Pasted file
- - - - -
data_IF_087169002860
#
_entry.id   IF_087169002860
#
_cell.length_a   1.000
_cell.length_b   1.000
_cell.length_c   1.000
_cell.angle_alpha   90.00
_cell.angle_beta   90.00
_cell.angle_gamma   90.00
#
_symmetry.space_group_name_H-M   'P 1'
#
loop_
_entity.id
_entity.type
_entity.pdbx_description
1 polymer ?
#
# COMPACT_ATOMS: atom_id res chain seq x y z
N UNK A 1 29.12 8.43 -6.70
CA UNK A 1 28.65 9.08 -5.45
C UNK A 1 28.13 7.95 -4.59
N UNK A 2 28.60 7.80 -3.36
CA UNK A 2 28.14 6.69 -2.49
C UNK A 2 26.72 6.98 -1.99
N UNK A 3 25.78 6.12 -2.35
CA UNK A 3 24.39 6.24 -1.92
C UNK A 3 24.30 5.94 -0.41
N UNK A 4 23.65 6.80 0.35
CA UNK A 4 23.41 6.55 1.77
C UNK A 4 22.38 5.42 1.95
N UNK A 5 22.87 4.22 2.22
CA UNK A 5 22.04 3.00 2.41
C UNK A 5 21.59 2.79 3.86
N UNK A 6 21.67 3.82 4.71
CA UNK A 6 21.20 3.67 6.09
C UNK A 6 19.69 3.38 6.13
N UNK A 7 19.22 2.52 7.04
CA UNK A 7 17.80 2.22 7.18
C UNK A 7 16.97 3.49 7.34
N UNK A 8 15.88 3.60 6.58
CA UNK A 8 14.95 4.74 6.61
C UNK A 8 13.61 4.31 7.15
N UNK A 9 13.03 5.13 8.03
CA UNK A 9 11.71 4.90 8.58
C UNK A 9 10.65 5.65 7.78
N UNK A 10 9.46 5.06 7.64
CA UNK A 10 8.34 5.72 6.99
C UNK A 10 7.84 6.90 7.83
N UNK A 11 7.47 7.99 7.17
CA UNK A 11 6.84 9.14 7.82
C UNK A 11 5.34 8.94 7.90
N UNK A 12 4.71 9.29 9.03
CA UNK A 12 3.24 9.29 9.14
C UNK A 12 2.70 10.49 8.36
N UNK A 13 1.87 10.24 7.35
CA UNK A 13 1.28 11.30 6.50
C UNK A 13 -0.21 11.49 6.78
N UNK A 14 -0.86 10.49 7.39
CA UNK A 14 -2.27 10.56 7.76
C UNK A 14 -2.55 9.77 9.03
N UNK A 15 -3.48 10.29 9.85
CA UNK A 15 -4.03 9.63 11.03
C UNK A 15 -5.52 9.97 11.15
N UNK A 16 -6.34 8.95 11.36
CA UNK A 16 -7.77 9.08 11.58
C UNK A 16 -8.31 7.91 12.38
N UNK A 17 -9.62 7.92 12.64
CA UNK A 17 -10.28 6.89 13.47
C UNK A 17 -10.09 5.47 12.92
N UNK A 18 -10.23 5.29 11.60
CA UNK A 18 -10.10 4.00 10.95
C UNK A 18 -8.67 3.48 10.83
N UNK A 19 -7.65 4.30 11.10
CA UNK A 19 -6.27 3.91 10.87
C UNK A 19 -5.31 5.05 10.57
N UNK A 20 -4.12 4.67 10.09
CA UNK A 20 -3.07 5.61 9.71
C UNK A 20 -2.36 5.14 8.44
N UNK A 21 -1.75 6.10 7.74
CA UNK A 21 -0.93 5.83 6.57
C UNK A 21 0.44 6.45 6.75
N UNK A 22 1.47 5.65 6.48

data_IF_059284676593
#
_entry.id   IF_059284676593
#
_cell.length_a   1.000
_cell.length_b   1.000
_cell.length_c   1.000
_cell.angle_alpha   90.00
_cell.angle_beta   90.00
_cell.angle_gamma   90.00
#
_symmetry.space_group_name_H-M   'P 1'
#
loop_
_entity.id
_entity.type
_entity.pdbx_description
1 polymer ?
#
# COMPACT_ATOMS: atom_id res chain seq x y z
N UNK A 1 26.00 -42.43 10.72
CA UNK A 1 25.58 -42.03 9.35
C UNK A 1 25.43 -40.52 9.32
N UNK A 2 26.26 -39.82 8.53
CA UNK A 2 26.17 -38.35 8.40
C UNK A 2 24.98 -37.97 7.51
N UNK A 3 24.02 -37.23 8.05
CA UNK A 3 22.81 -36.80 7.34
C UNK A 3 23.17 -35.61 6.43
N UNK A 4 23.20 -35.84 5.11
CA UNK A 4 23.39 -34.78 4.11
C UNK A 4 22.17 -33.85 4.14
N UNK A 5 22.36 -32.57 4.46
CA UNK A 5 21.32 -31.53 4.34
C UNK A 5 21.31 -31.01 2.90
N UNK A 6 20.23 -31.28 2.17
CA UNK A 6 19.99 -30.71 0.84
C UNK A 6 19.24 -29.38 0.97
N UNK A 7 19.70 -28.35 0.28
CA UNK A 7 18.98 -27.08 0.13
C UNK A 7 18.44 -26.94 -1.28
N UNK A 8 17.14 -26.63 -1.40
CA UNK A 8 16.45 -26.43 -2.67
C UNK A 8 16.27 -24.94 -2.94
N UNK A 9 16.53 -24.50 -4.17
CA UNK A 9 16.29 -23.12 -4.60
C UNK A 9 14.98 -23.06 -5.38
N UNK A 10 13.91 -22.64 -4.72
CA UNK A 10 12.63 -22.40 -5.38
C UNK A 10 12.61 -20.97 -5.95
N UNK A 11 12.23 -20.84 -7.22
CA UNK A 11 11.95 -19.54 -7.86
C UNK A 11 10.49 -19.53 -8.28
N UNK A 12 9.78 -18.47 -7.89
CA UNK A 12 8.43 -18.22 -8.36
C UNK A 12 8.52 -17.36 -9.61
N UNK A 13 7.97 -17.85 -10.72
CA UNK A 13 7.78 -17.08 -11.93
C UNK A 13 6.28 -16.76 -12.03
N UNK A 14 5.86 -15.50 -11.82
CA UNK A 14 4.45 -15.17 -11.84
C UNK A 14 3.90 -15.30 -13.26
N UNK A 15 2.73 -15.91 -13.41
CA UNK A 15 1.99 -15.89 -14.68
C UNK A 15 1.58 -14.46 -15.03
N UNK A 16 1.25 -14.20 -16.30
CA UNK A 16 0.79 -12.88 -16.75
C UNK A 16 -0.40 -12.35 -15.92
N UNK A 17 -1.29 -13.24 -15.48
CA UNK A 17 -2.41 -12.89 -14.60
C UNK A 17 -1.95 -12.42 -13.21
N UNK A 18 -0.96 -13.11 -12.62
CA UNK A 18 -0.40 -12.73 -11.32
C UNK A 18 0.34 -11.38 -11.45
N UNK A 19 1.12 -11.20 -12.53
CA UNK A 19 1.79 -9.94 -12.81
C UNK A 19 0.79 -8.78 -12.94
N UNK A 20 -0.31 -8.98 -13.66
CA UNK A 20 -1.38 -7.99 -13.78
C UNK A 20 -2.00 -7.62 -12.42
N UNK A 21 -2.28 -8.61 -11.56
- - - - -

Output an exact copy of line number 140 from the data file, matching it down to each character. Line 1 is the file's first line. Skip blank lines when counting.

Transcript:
C UNK A 12 8.52 -17.36 -9.61